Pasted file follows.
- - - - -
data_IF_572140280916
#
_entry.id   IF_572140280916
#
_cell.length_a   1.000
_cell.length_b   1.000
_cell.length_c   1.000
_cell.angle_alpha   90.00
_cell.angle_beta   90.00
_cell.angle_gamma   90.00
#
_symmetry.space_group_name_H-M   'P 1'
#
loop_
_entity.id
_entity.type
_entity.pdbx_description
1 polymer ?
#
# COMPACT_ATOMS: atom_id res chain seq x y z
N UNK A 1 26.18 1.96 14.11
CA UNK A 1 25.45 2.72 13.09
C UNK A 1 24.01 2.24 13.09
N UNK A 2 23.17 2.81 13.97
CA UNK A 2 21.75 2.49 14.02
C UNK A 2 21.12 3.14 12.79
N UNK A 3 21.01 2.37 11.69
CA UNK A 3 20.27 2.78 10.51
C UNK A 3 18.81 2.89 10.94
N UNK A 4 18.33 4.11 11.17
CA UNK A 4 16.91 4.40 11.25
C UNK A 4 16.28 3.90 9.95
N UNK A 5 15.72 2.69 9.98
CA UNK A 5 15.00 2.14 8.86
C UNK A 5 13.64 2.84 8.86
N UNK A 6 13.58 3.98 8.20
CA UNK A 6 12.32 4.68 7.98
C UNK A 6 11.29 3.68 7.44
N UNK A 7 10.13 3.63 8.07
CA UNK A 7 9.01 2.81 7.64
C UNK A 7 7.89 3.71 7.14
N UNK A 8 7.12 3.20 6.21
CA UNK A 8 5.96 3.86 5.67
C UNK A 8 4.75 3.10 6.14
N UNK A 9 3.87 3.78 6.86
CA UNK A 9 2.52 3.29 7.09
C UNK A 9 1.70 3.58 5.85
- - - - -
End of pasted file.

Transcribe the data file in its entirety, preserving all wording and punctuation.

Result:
data_IF_572140280916
#
_entry.id   IF_572140280916
#
_cell.length_a   1.000
_cell.length_b   1.000
_cell.length_c   1.000
_cell.angle_alpha   90.00
_cell.angle_beta   90.00
_cell.angle_gamma   90.00
#
_symmetry.space_group_name_H-M   'P 1'
#
loop_
_entity.id
_entity.type
_entity.pdbx_description
1 polymer ?
#
# COMPACT_ATOMS: atom_id res chain seq x y z
N UNK A 1 26.18 1.96 14.11
CA UNK A 1 25.45 2.72 13.09
C UNK A 1 24.01 2.24 13.09
N UNK A 2 23.17 2.81 13.97
CA UNK A 2 21.75 2.49 14.02
C UNK A 2 21.12 3.14 12.79
N UNK A 3 21.01 2.37 11.69
CA UNK A 3 20.27 2.78 10.51
C UNK A 3 18.81 2.89 10.94
N UNK A 4 18.33 4.11 11.17
CA UNK A 4 16.91 4.40 11.25
C UNK A 4 16.28 3.90 9.95
N UNK A 5 15.72 2.69 9.98
CA UNK A 5 15.00 2.14 8.86
C UNK A 5 13.64 2.84 8.86
N UNK A 6 13.58 3.98 8.20
CA UNK A 6 12.32 4.68 7.98
C UNK A 6 11.29 3.68 7.44
N UNK A 7 10.13 3.63 8.07
CA UNK A 7 9.01 2.81 7.64
C UNK A 7 7.89 3.71 7.14
N UNK A 8 7.12 3.20 6.21
CA UNK A 8 5.96 3.86 5.67
C UNK A 8 4.75 3.10 6.14
N UNK A 9 3.87 3.78 6.86
CA UNK A 9 2.52 3.29 7.09
C UNK A 9 1.70 3.58 5.85